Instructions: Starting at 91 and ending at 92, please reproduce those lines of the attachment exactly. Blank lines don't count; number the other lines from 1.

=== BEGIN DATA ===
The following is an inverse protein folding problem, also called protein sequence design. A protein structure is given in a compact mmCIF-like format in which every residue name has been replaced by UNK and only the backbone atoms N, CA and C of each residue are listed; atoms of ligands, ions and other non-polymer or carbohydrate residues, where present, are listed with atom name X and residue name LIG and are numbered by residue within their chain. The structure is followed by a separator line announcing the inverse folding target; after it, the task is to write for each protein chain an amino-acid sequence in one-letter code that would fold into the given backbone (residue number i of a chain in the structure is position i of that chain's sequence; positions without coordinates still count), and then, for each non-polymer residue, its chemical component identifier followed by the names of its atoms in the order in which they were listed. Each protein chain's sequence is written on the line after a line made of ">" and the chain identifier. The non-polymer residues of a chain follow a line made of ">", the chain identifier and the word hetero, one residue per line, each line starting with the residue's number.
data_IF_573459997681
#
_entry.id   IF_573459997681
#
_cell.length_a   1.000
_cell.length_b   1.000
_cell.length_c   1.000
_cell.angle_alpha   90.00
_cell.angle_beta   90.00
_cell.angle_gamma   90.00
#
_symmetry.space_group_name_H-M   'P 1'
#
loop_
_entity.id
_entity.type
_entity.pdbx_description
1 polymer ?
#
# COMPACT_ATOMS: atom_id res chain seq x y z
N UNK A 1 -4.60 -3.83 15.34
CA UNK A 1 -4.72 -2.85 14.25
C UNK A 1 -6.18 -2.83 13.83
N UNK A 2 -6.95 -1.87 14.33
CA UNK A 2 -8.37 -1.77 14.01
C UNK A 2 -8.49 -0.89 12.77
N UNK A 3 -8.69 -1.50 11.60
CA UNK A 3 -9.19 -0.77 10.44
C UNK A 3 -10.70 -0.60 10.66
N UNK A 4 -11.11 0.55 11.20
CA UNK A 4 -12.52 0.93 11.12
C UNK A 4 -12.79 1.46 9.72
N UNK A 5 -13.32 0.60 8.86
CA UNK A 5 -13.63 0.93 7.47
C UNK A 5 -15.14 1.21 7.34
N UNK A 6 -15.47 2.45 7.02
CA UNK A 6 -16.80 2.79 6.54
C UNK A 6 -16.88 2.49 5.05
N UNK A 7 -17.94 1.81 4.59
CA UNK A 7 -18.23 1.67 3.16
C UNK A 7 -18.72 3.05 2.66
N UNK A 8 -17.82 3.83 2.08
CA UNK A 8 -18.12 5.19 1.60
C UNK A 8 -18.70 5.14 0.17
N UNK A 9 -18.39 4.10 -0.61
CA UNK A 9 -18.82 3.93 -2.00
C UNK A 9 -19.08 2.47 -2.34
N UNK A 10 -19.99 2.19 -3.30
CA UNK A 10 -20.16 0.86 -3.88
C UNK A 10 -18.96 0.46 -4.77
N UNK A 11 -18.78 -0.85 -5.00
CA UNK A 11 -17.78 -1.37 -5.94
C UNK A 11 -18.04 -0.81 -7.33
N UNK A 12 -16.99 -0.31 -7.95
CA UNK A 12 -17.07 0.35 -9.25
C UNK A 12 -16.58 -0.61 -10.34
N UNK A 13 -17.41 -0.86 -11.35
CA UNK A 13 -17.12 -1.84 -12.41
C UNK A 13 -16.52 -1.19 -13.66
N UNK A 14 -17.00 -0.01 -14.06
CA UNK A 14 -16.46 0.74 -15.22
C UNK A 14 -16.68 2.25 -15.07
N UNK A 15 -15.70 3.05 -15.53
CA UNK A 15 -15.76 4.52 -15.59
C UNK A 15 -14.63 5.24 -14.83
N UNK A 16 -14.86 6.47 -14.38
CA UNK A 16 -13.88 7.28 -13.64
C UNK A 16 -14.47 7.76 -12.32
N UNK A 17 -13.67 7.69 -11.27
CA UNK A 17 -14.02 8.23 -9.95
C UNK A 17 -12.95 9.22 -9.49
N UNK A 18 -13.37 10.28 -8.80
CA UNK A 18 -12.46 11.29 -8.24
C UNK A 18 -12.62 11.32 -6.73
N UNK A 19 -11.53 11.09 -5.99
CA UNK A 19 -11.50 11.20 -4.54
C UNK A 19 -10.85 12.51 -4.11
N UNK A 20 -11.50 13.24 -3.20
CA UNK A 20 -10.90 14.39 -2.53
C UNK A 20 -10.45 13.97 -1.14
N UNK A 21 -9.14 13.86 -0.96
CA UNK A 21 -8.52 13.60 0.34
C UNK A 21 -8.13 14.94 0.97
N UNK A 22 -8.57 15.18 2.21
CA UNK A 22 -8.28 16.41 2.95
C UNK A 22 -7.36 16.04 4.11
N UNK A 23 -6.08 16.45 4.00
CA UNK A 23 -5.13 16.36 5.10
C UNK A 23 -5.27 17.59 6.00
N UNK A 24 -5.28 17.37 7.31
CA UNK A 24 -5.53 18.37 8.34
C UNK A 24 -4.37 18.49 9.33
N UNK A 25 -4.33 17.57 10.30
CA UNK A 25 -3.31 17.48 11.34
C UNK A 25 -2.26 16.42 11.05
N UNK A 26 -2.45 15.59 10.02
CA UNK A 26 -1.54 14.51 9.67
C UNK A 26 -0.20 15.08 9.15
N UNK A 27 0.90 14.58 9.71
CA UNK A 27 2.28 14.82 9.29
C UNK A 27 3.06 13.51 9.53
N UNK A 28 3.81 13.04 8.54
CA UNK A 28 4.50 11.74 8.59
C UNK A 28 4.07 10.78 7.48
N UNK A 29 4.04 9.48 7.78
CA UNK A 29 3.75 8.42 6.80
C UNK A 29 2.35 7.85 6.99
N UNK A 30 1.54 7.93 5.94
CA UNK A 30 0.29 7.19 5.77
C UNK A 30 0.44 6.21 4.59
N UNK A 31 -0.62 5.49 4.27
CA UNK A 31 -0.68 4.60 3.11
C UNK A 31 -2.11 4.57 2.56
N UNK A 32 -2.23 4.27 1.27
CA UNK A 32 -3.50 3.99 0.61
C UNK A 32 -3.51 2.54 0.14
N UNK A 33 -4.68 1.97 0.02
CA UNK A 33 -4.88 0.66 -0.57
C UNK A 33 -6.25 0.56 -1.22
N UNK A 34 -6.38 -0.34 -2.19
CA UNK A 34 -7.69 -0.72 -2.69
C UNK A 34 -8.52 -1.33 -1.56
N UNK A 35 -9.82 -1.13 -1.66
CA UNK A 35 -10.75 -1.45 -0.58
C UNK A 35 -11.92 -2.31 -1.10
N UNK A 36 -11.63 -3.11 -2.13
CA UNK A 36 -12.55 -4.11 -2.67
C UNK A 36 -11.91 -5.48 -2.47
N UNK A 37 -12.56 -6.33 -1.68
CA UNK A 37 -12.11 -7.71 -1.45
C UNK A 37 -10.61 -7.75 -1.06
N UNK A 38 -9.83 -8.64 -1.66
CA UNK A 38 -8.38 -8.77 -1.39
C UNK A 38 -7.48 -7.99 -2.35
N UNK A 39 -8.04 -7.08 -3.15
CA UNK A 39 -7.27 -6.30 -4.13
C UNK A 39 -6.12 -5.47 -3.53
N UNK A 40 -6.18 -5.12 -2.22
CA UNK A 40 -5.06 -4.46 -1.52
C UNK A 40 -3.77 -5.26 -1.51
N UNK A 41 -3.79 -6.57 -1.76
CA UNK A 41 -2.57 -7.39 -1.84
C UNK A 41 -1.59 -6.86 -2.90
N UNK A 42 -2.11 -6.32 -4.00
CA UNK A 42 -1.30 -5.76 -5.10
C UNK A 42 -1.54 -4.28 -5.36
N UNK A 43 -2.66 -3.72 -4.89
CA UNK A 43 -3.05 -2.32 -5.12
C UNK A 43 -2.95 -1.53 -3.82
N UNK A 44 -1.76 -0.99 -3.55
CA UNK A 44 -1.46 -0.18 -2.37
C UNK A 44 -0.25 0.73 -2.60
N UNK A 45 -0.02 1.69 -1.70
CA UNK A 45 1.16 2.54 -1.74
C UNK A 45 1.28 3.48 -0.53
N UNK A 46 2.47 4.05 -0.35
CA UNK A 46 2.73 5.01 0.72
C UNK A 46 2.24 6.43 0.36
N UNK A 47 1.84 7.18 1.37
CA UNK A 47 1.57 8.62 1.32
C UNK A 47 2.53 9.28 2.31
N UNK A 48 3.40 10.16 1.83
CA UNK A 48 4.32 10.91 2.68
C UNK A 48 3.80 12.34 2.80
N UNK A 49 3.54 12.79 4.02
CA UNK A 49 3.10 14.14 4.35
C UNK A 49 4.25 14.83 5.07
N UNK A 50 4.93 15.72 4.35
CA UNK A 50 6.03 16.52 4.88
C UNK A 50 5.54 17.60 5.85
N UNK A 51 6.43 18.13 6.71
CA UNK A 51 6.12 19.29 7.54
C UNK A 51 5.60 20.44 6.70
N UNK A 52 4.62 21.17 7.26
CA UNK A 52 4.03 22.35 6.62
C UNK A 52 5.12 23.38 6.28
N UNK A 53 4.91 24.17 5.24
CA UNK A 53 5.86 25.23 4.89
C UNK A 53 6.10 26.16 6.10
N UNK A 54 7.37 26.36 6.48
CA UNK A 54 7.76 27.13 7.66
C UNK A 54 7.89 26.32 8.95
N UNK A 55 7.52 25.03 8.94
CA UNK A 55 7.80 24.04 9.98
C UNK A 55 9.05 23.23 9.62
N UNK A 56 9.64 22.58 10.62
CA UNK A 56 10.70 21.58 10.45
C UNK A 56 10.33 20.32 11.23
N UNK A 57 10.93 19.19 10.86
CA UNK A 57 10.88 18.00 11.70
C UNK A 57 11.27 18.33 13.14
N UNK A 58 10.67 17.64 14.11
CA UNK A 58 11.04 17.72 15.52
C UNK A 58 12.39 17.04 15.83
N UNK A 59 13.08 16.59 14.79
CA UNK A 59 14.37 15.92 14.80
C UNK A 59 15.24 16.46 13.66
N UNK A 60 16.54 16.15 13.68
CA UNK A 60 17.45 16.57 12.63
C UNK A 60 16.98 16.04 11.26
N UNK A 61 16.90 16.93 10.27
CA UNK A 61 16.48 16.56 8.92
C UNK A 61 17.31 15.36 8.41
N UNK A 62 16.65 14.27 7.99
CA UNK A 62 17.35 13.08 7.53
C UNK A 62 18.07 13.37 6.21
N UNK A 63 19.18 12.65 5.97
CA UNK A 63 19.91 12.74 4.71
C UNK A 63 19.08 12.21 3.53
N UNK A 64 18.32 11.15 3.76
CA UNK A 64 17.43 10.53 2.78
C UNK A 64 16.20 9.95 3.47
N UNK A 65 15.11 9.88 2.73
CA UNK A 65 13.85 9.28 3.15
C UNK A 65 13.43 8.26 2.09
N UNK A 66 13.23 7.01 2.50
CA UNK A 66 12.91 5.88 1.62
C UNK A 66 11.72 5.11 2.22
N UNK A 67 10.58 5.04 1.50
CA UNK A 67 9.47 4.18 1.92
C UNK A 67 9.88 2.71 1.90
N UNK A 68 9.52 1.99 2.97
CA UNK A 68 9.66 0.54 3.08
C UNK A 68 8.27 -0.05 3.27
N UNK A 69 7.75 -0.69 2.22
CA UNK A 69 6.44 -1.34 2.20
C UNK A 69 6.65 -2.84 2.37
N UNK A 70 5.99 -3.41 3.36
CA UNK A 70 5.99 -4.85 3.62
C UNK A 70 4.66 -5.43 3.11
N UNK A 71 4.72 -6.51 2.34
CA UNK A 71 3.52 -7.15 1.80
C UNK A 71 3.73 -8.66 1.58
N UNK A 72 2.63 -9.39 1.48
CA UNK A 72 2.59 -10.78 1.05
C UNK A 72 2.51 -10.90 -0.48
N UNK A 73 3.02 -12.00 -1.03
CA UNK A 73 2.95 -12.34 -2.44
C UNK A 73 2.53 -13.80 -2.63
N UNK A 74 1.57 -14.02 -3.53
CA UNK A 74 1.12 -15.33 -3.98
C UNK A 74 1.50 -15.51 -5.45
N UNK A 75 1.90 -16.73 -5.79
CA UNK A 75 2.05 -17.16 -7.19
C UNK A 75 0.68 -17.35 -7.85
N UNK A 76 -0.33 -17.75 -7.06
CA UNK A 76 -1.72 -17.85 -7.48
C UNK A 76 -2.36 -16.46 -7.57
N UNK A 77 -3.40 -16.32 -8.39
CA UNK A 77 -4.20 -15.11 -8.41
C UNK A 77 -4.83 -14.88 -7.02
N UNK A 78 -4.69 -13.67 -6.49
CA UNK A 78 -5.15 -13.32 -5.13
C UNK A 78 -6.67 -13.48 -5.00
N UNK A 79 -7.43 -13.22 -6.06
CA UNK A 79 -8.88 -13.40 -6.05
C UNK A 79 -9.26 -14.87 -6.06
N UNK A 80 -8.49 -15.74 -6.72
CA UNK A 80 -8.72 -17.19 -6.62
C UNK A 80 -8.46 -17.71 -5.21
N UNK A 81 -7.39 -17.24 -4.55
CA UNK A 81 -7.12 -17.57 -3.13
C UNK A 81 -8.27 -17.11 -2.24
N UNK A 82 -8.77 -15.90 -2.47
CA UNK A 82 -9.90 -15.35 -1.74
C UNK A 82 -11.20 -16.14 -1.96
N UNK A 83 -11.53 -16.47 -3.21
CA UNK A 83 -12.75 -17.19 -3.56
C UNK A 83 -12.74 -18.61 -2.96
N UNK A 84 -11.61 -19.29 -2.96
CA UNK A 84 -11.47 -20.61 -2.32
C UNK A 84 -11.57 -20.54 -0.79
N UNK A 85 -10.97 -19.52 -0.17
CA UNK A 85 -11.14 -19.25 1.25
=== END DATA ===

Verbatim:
N UNK A 24 -5.28 17.37 7.31
CA UNK A 24 -5.53 18.37 8.34